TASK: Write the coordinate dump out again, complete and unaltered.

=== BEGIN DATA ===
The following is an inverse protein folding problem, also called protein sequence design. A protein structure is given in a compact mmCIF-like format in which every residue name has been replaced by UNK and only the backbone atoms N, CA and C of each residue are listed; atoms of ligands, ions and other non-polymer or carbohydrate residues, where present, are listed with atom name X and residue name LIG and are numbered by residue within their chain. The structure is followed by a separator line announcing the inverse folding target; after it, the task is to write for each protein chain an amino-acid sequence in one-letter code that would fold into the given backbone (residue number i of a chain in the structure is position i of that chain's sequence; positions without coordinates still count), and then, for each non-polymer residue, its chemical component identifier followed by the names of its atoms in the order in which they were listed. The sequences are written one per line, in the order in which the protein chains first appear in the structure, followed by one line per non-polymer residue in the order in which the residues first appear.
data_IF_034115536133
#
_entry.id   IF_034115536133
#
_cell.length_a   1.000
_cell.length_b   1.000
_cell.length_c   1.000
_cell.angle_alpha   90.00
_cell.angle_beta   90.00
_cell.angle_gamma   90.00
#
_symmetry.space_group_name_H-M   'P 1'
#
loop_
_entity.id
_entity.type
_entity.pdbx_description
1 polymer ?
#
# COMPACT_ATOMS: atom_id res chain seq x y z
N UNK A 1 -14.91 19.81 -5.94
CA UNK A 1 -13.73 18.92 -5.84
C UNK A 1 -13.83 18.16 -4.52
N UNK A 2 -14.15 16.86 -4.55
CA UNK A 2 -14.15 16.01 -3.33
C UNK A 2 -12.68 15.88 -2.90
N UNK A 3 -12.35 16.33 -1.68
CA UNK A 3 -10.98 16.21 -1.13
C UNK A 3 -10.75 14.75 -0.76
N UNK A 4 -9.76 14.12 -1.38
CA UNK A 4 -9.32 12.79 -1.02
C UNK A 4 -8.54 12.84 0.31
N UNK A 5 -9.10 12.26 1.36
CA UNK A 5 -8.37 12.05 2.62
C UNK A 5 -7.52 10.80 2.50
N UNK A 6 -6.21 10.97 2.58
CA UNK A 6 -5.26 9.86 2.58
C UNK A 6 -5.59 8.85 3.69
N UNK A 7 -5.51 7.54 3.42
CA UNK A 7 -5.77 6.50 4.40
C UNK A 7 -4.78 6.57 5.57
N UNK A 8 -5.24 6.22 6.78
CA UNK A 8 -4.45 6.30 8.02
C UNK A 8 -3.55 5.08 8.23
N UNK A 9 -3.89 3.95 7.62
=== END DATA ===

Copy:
The following is an inverse protein folding problem, also called protein sequence design. A protein structure is given in a compact mmCIF-like format in which every residue name has been replaced by UNK and only the backbone atoms N, CA and C of each residue are listed; atoms of ligands, ions and other non-polymer or carbohydrate residues, where present, are listed with atom name X and residue name LIG and are numbered by residue within their chain. The structure is followed by a separator line announcing the inverse folding target; after it, the task is to write for each protein chain an amino-acid sequence in one-letter code that would fold into the given backbone (residue number i of a chain in the structure is position i of that chain's sequence; positions without coordinates still count), and then, for each non-polymer residue, its chemical component identifier followed by the names of its atoms in the order in which they were listed. The sequences are written one per line, in the order in which the protein chains first appear in the structure, followed by one line per non-polymer residue in the order in which the residues first appear.
data_IF_034115536133
#
_entry.id   IF_034115536133
#
_cell.length_a   1.000
_cell.length_b   1.000
_cell.length_c   1.000
_cell.angle_alpha   90.00
_cell.angle_beta   90.00
_cell.angle_gamma   90.00
#
_symmetry.space_group_name_H-M   'P 1'
#
loop_
_entity.id
_entity.type
_entity.pdbx_description
1 polymer ?
#
# COMPACT_ATOMS: atom_id res chain seq x y z
N UNK A 1 -14.91 19.81 -5.94
CA UNK A 1 -13.73 18.92 -5.84
C UNK A 1 -13.83 18.16 -4.52
N UNK A 2 -14.15 16.86 -4.55
CA UNK A 2 -14.15 16.01 -3.33
C UNK A 2 -12.68 15.88 -2.90
N UNK A 3 -12.35 16.33 -1.68
CA UNK A 3 -10.98 16.21 -1.13
C UNK A 3 -10.75 14.75 -0.76
N UNK A 4 -9.76 14.12 -1.38
CA UNK A 4 -9.32 12.79 -1.02
C UNK A 4 -8.54 12.84 0.31
N UNK A 5 -9.10 12.26 1.36
CA UNK A 5 -8.37 12.05 2.62
C UNK A 5 -7.52 10.80 2.50
N UNK A 6 -6.21 10.97 2.58
CA UNK A 6 -5.26 9.86 2.58
C UNK A 6 -5.59 8.85 3.69
N UNK A 7 -5.51 7.54 3.42
CA UNK A 7 -5.77 6.50 4.40
C UNK A 7 -4.78 6.57 5.57
N UNK A 8 -5.24 6.22 6.78
CA UNK A 8 -4.45 6.30 8.02
C UNK A 8 -3.55 5.08 8.23
N UNK A 9 -3.89 3.95 7.62